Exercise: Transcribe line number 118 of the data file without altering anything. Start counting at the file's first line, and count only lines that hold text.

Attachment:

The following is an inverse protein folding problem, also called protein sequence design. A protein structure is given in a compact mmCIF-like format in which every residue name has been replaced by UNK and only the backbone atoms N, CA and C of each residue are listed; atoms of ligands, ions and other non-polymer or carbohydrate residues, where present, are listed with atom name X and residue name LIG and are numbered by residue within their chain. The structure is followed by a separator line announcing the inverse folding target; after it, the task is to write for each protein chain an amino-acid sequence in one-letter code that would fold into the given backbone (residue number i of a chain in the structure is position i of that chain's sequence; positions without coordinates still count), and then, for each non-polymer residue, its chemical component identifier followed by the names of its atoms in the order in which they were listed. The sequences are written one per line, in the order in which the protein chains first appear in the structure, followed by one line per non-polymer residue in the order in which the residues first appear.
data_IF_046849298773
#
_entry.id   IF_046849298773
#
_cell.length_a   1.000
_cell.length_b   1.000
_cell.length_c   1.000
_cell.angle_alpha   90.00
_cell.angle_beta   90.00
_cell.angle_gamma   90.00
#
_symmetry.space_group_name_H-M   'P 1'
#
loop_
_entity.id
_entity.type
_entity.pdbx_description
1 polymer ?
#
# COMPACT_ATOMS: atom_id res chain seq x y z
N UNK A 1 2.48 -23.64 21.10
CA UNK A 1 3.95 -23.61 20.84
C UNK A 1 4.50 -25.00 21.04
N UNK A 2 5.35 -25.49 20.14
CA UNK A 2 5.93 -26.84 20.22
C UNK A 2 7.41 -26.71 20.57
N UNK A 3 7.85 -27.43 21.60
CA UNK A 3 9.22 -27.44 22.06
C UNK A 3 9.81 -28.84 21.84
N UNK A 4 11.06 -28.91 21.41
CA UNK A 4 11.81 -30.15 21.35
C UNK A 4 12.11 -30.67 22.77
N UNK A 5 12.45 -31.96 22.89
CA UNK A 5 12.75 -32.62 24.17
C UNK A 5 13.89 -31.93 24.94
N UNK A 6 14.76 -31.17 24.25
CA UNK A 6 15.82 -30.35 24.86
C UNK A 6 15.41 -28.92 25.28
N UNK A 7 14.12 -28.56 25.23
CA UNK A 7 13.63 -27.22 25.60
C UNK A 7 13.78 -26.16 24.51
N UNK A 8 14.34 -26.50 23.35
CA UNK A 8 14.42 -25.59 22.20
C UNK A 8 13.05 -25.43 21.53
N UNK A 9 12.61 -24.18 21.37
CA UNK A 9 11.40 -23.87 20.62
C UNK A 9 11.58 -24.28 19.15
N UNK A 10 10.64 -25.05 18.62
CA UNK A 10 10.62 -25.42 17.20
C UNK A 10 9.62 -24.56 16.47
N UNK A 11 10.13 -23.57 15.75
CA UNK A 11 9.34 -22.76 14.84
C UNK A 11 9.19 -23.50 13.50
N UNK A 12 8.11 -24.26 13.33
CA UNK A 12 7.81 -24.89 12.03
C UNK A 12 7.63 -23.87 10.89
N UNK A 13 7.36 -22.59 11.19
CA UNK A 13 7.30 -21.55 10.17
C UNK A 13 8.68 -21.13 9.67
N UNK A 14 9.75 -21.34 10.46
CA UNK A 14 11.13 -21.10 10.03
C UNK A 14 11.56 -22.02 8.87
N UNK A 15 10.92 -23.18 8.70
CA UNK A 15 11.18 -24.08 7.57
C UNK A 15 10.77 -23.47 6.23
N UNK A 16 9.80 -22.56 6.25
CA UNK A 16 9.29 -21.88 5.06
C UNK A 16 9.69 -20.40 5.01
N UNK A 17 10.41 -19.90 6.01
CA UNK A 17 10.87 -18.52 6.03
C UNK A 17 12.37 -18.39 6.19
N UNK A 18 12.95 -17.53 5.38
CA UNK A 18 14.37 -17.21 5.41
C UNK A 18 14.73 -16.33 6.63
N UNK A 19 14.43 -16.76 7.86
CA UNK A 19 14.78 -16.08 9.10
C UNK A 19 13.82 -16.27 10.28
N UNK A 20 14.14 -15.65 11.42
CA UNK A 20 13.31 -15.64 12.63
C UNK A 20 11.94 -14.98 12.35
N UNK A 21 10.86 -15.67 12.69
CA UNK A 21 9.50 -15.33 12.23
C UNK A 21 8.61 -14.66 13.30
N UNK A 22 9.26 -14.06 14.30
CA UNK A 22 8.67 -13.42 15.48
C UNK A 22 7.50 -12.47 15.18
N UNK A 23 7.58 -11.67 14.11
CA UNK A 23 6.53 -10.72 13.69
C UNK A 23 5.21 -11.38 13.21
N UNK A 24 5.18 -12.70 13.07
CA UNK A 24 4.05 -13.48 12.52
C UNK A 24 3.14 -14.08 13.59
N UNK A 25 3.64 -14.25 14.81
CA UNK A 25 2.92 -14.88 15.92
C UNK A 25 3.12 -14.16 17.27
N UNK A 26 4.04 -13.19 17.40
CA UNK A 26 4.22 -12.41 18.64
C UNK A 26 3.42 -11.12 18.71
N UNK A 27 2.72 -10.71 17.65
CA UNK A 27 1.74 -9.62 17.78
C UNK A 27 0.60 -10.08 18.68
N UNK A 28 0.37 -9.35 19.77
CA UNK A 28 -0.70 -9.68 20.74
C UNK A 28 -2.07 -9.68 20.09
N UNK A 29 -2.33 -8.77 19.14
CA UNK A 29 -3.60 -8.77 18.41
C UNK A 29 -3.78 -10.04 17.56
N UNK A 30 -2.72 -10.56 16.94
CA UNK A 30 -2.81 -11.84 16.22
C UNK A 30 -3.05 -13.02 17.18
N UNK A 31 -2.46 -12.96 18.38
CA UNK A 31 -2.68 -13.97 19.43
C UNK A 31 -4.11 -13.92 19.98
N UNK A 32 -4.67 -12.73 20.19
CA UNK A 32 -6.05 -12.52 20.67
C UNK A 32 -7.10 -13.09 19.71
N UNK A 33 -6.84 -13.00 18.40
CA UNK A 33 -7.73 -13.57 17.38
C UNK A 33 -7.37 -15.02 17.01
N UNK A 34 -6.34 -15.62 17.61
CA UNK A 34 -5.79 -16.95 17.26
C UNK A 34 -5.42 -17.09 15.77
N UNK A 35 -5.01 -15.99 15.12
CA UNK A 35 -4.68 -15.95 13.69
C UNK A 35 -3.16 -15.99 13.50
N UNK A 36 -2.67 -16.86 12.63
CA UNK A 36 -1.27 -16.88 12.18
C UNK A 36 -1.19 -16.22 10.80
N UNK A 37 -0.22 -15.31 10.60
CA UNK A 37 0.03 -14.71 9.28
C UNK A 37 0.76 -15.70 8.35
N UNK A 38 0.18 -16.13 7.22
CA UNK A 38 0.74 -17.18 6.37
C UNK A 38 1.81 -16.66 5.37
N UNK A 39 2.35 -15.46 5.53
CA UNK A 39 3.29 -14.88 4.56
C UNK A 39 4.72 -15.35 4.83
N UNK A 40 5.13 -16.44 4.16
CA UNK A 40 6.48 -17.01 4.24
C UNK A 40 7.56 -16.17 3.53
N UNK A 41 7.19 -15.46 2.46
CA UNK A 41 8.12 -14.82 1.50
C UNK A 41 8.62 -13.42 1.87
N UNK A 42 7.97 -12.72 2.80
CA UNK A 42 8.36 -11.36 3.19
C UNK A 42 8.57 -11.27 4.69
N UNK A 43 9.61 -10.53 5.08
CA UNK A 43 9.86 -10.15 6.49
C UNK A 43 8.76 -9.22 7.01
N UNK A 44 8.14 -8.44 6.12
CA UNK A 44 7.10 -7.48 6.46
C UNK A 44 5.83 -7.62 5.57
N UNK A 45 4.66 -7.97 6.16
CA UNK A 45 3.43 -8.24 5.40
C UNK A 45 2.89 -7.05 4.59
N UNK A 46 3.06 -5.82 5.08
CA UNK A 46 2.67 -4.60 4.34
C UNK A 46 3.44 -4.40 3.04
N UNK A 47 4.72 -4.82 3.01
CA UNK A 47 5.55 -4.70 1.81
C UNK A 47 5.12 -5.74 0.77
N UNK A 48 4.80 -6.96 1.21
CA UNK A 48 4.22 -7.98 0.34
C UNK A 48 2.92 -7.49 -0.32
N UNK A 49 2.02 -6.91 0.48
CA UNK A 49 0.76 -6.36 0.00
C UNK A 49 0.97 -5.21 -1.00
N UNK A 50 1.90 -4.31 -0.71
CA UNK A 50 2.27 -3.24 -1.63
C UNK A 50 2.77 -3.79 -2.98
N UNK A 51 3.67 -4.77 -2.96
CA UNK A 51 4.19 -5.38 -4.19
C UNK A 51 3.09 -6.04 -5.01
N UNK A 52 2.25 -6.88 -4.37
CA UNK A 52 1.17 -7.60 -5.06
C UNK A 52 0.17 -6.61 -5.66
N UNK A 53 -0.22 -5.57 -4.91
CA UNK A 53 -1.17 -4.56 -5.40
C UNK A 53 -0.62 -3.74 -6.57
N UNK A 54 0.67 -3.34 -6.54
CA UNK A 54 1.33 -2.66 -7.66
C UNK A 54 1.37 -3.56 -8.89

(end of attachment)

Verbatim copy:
N UNK A 33 -6.84 -13.00 18.40